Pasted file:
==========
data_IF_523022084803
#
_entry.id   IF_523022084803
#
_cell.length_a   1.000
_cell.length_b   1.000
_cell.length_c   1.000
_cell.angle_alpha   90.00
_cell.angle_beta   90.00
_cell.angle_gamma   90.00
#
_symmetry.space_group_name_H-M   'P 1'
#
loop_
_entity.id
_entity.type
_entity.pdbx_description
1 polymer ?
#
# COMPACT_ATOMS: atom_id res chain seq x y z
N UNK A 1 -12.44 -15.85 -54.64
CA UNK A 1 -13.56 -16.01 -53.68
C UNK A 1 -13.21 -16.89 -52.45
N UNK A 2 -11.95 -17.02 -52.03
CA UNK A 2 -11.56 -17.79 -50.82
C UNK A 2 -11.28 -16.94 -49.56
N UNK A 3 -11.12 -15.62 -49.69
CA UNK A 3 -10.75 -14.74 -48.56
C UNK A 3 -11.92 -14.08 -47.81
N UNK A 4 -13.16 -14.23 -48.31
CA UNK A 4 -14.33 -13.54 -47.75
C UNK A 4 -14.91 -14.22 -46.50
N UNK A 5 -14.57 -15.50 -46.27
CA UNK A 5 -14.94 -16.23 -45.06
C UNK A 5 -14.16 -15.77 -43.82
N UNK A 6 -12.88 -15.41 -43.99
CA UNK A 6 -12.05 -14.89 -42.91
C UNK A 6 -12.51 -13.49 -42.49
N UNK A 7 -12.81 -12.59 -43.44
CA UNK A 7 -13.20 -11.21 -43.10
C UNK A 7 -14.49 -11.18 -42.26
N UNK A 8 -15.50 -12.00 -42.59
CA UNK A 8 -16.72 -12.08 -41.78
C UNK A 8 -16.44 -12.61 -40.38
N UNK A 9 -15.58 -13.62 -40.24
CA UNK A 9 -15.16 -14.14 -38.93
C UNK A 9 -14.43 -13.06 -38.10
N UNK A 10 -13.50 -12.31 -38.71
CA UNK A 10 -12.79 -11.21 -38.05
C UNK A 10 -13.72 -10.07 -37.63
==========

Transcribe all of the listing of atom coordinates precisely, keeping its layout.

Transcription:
data_IF_523022084803
#
_entry.id   IF_523022084803
#
_cell.length_a   1.000
_cell.length_b   1.000
_cell.length_c   1.000
_cell.angle_alpha   90.00
_cell.angle_beta   90.00
_cell.angle_gamma   90.00
#
_symmetry.space_group_name_H-M   'P 1'
#
loop_
_entity.id
_entity.type
_entity.pdbx_description
1 polymer ?
#
# COMPACT_ATOMS: atom_id res chain seq x y z
N UNK A 1 -12.44 -15.85 -54.64
CA UNK A 1 -13.56 -16.01 -53.68
C UNK A 1 -13.21 -16.89 -52.45
N UNK A 2 -11.95 -17.02 -52.03
CA UNK A 2 -11.56 -17.79 -50.82
C UNK A 2 -11.28 -16.94 -49.56
N UNK A 3 -11.12 -15.62 -49.69
CA UNK A 3 -10.75 -14.74 -48.56
C UNK A 3 -11.92 -14.08 -47.81
N UNK A 4 -13.16 -14.23 -48.31
CA UNK A 4 -14.33 -13.54 -47.75
C UNK A 4 -14.91 -14.22 -46.50
N UNK A 5 -14.57 -15.50 -46.27
CA UNK A 5 -14.94 -16.23 -45.06
C UNK A 5 -14.16 -15.77 -43.82
N UNK A 6 -12.88 -15.41 -43.99
CA UNK A 6 -12.05 -14.89 -42.91
C UNK A 6 -12.51 -13.49 -42.49
N UNK A 7 -12.81 -12.59 -43.44
CA UNK A 7 -13.20 -11.21 -43.10
C UNK A 7 -14.49 -11.18 -42.26
N UNK A 8 -15.50 -12.00 -42.59
CA UNK A 8 -16.72 -12.08 -41.78
C UNK A 8 -16.44 -12.61 -40.38
N UNK A 9 -15.58 -13.62 -40.24
CA UNK A 9 -15.16 -14.14 -38.93
C UNK A 9 -14.43 -13.06 -38.10
N UNK A 10 -13.50 -12.31 -38.71
CA UNK A 10 -12.79 -11.21 -38.05
C UNK A 10 -13.72 -10.07 -37.63